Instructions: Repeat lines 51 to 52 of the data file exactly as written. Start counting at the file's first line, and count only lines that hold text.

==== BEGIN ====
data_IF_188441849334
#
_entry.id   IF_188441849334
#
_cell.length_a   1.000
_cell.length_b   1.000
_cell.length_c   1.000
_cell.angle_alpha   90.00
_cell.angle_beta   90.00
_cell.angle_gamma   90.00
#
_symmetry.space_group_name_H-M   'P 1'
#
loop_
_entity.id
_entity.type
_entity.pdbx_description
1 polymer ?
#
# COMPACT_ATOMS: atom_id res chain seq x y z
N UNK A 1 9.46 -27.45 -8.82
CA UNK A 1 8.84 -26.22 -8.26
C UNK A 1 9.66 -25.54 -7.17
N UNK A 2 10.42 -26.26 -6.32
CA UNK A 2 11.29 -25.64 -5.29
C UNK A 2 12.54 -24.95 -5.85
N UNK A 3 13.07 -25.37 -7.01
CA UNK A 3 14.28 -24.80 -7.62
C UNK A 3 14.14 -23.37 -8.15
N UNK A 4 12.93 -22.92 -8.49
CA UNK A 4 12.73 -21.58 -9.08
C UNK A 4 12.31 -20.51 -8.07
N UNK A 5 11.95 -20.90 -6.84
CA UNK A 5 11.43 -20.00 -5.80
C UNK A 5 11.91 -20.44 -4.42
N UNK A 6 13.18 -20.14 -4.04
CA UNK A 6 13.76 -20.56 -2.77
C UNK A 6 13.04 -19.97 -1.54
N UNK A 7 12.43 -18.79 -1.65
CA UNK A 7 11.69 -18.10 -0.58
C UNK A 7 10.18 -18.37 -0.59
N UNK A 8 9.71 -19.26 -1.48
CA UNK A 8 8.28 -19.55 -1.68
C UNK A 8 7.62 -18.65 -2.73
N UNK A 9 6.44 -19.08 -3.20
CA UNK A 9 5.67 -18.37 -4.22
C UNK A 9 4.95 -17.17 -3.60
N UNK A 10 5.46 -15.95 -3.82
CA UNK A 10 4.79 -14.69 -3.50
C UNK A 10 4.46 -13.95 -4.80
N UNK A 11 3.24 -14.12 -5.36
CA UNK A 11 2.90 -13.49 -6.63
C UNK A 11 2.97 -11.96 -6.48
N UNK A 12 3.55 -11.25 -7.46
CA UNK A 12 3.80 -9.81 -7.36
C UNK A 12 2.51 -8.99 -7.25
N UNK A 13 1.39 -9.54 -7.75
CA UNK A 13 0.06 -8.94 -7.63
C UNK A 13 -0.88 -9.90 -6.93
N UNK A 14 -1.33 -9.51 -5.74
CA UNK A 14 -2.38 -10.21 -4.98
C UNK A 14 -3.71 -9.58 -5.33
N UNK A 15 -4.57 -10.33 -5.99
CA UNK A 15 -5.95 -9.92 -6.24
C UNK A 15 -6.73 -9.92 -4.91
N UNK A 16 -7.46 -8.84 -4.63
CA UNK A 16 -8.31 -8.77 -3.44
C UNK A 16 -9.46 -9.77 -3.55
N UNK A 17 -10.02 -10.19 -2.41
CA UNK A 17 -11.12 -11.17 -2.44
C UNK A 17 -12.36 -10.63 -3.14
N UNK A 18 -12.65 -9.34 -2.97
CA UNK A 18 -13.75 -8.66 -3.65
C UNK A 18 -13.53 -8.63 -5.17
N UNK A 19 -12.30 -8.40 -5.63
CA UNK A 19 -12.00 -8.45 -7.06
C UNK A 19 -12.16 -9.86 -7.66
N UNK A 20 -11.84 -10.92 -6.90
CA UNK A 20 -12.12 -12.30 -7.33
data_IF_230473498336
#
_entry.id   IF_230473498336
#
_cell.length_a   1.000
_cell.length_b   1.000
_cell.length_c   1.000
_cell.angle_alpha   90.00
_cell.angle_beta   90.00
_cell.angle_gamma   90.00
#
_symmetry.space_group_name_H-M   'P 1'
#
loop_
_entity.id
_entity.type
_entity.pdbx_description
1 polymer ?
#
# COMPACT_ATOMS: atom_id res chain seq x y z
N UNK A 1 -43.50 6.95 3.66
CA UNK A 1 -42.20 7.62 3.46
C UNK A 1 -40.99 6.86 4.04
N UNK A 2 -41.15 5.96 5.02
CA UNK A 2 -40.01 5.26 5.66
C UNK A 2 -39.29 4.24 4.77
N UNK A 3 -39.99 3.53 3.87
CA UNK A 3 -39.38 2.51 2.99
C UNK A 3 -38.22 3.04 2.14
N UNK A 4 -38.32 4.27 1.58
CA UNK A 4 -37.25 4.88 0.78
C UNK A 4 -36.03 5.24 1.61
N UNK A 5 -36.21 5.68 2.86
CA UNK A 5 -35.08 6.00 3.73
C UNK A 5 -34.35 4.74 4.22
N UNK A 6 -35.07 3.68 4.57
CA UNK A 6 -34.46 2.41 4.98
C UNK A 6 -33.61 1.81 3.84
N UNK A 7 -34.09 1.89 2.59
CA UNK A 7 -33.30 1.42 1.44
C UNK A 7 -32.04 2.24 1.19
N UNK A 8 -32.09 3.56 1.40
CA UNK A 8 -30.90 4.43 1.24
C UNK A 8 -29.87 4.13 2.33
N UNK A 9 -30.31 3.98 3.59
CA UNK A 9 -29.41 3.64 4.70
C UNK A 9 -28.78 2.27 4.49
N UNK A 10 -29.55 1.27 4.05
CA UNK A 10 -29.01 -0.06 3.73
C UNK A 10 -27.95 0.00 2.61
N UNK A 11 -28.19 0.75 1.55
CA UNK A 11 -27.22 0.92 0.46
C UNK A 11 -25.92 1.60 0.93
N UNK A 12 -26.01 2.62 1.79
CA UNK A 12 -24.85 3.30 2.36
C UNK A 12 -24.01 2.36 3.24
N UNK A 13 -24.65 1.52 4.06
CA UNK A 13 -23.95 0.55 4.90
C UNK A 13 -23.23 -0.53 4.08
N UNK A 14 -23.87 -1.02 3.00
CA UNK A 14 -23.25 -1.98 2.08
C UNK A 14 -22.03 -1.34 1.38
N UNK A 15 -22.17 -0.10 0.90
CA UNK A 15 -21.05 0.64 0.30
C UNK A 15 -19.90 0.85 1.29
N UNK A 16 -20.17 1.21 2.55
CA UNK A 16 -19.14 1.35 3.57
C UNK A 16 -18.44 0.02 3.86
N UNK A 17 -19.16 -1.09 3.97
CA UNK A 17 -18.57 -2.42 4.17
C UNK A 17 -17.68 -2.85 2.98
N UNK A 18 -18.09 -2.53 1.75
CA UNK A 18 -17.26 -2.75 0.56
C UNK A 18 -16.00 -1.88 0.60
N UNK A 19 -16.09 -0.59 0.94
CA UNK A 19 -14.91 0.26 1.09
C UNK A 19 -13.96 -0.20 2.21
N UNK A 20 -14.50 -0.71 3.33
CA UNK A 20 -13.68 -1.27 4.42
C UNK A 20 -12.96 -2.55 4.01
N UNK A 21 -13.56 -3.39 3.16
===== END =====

N UNK A 11 3.24 -14.12 -5.36
CA UNK A 11 2.90 -13.49 -6.63